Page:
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Scientific Investigations Report 2004-5006

National Water-Quality Assessment Program

Concentrations of Selected Organochlorine Compounds in Fish Tissue in the Mississippi Embayment Study Unit: Arkansas, Kentucky, Louisiana, Mississippi, Missouri, and Tennessee, 1995-99

By Suzanne R. Femmer, Richard H. Coupe, Billy G. Justus, and Barbara A. Kleiss

Thumbnail of and link to report PDF (1.2 MB)Abstract

Whole fish were collected at 52 sites during 1995-99 to evaluate the occurrence and distribution of selected organochlorine compounds in the Mississippi Embayment Study Unit. Samples were collected as part of the U.S. Geological Survey National Water Quality Assessment Program. From 5 to 8 fish were collected at each site; the fish were composited, and an aliquot of the tissue was analyzed for 28 organo-chlorine compounds, which included pesticides, pesticide degradates, and polychlorinated biphenyls. The use of these organochlorine compounds has been discontinued or severely restricted within the United States, but the continued detection of these compounds or their degradates in the air, water, soil, and biota in national surveys, coupled with known environmental problems associated with these compounds (such as a long half-life and the propensity to accumulate in living tissue), is cause for continued interest in their environmental fate. At least one organochlorine compound was detected in every fish-tissue sample, and as many as 15 different compounds were detected in some. The most frequently detected com-pounds were the degradates of p,p’-dichlorodiphenyltrichlo-roethane (p,p’-DDT); p,p’-dichlorodiphenyldichloroethylene (p,p’-DDE) was detected in every sample above the method reporting limit, and p,p’-dichlorodiphenyldichloroethane (p,p’-DDD), was detected in 94 percent of the samples. Polychlorinated biphenyl compounds and dieldrin were detected in 83 and 78 percent of fish-tissue samples, respectively. Because these were whole fish samples, the results are not directly comparable to human health standards, which are based on fish fillets. Comparison of these results, however, to the guidelines for the protection of fish-eating wildlife indicates that concentrations of the p,p’-DDT degradates and toxaphene continue to be of environmental concern.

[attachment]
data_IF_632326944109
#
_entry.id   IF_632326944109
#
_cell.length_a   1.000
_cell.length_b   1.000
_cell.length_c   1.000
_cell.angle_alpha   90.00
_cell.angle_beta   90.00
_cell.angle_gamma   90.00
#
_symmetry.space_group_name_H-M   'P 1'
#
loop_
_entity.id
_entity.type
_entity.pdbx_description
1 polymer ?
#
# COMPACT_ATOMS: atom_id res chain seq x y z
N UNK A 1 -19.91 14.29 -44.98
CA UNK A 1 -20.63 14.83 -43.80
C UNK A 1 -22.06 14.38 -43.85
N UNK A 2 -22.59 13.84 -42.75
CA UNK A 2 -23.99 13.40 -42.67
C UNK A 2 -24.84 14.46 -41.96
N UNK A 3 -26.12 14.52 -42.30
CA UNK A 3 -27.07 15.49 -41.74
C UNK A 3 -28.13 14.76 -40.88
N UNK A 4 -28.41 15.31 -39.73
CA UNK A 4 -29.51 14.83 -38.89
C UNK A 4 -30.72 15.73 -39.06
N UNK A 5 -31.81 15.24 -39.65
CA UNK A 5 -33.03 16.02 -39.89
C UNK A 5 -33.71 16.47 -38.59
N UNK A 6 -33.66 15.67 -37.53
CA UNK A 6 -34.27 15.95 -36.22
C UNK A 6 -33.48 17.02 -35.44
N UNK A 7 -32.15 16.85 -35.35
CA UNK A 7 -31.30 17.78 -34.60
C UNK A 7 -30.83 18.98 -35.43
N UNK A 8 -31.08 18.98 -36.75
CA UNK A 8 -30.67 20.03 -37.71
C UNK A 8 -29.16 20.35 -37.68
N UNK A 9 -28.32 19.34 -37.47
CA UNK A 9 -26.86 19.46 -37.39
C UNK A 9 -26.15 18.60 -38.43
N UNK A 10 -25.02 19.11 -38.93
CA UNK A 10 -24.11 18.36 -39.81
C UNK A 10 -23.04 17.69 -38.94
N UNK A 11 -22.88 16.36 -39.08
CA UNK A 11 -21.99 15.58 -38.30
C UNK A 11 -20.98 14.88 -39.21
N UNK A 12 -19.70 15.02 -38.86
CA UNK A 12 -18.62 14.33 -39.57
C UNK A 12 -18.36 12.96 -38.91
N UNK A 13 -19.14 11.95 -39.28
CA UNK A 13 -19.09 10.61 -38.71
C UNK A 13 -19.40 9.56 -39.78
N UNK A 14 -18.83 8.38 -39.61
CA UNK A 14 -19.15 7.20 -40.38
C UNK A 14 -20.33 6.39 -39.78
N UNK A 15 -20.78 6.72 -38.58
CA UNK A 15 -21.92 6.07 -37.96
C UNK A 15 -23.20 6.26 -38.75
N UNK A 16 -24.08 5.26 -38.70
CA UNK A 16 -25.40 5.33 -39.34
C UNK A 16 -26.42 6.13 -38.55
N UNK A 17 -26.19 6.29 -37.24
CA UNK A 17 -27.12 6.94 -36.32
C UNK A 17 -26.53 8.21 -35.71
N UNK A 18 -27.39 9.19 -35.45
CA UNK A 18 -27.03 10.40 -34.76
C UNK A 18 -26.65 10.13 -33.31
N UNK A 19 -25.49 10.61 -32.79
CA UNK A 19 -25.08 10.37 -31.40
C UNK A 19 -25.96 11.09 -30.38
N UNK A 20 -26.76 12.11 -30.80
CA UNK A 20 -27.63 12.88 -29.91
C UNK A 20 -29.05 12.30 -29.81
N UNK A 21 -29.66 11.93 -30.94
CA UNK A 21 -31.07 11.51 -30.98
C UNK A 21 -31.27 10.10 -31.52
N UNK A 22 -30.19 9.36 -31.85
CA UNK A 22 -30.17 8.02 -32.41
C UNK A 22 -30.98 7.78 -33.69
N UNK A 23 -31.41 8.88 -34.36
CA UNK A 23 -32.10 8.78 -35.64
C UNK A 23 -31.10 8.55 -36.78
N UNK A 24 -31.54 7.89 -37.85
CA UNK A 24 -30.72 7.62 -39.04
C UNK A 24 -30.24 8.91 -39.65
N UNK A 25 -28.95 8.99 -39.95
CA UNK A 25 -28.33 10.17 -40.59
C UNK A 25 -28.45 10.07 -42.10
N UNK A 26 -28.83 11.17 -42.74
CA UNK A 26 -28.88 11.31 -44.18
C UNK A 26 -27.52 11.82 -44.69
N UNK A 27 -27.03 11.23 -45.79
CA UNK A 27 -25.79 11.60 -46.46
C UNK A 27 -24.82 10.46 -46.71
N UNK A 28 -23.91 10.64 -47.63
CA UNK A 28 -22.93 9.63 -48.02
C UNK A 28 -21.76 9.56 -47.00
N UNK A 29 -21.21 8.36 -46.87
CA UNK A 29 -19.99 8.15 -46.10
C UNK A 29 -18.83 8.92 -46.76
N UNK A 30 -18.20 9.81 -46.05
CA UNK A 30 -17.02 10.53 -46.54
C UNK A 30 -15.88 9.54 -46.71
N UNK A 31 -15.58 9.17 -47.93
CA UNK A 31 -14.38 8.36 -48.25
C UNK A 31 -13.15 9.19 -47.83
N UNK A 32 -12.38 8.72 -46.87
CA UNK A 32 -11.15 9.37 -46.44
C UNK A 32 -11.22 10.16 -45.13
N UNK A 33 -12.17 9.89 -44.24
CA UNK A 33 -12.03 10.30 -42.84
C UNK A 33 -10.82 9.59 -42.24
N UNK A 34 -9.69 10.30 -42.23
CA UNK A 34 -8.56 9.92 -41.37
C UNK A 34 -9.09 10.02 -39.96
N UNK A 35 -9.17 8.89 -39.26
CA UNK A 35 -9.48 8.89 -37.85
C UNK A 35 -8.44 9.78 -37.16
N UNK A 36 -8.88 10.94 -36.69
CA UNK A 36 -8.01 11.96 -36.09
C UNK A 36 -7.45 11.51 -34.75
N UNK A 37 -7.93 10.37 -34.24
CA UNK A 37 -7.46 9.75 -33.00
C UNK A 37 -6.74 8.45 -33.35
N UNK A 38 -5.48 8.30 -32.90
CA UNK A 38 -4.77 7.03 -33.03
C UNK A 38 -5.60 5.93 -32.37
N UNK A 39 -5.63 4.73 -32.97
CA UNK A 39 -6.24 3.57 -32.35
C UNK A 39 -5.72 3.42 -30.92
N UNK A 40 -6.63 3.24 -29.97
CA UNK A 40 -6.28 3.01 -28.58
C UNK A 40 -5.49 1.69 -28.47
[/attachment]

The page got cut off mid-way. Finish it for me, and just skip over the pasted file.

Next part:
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Suggested citation:

Femmer, S.R., Coupe, R.H., Justus, B.G., and Kleiss, B.A., 2004, Concentrations of selected organochlorine compounds in fish tissue in the Mississippi Embayment Study Unit: Arkansas, Kentucky, Louisiana, Mississippi, Missouri, and Tennessee, 1995-99: U.S. Geological Survey Scientific Investigations Report 2004-5006, 36 p.





Materials and Methods

Results and Discussion

Summary and Conclusions


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